Poached leeks vinaigrette and pangrattato
- November 2015
- Serves 8
- Hands-on time 20 min
A classic French starter recipe to add to your dinner party repertoire, perfect if you’ve got a heavy main course.
- 25.8g (11.2g saturated)
- 10g (2.5g sugars)
- 6 small-medium leeks
- 150g unsalted butter
- 1 litre good quality fresh vegetable stock (see tip)
For the vinaigrette
- 1 tbsp dijon mustard
- 1 tbsp red wine vinegar
- 1 small shallot, very finely chopped
- 60ml extra-virgin olive oil
- Squeeze lemon juice
For the pangrattato
- Big glug extra-virgin olive oil
- 80g dried breadcrumbs
- Finely grated zest 1 lemon
- Small bunch fresh flatleaf parsley, finely chopped
- Halve the leeks lengthways, then slice each length in half across the width. Rinse (see Know-how) and pat dry. Heat the butter in a large frying pan until melted and foaming, then add the leeks. Cook for 5 minutes, turning occasionally, until golden in patches. Add the stock and bring to the boil, then turn the heat down to a gentle simmer and cover the surface with a disc of baking paper (known as a cartouche). Poach the leeks for 20-25 minutes until very tender.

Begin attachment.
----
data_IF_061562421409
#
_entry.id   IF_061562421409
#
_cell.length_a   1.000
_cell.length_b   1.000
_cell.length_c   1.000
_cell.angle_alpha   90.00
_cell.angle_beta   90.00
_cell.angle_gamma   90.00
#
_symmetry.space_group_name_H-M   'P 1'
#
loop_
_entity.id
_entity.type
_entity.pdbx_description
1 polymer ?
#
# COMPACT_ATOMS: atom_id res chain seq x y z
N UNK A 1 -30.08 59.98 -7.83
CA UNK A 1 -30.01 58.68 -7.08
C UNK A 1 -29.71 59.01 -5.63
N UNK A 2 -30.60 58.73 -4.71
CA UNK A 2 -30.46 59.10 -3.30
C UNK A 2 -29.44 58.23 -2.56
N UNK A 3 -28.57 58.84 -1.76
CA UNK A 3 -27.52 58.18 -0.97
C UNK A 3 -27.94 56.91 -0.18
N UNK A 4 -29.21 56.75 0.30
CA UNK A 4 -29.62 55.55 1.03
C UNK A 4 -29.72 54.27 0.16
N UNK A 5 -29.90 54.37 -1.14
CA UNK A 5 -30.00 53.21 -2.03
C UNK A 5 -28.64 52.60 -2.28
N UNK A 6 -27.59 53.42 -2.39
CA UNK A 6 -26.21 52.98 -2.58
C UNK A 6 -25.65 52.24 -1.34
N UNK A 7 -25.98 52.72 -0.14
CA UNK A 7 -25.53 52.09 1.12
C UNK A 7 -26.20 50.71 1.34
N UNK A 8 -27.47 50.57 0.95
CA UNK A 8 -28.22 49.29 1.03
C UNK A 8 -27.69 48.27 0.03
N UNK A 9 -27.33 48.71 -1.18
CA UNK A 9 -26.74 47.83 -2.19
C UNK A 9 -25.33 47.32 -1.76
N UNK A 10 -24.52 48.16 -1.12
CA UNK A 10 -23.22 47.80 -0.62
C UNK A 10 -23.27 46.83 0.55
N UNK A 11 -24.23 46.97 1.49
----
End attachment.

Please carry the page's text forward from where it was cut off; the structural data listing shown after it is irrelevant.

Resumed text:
- Meanwhile, combine the mustard and vinegar in a bowl or jug, then add the shallot and season well. Whisking continuously, drizzle in the 60ml oil to make a dressing. Add lemon juice to taste. Set aside.
- For the pangrattato, heat a big glug of oil in a small frying pan. Add the breadcrumbs with some seasoning, then cook over a medium heat, stirring, until golden. Toss through the lemon zest and parsley.
- Serve the leeks with a little of the stock, drizzled with the vinaigrette and sprinkled with the pangrattato.
Use vegetable stock if serving vegetarians, but a good fresh fish stock or chicken stock adds a wonderful depth of flavour to this dish.
Make the dressing up to 3 days in advance, then keepin the fridge in a sealed jar. Shake well before serving.
Make the pangrattato without adding the parsley and keep in an airtight container for 1-2 days, or freeze in a sealed food bag for up to 1 month. Defrost, then stir the parsley through just before serving.
You can poach the leeks 12 hours in advance, then cool and chill until needed. Reheat briefly in a pan with a splash of stock and a knob of butter until warmed through.
Leeks can hide the dirt in their layers so once you’ve sliced the leeks, rinse well under cold running water.
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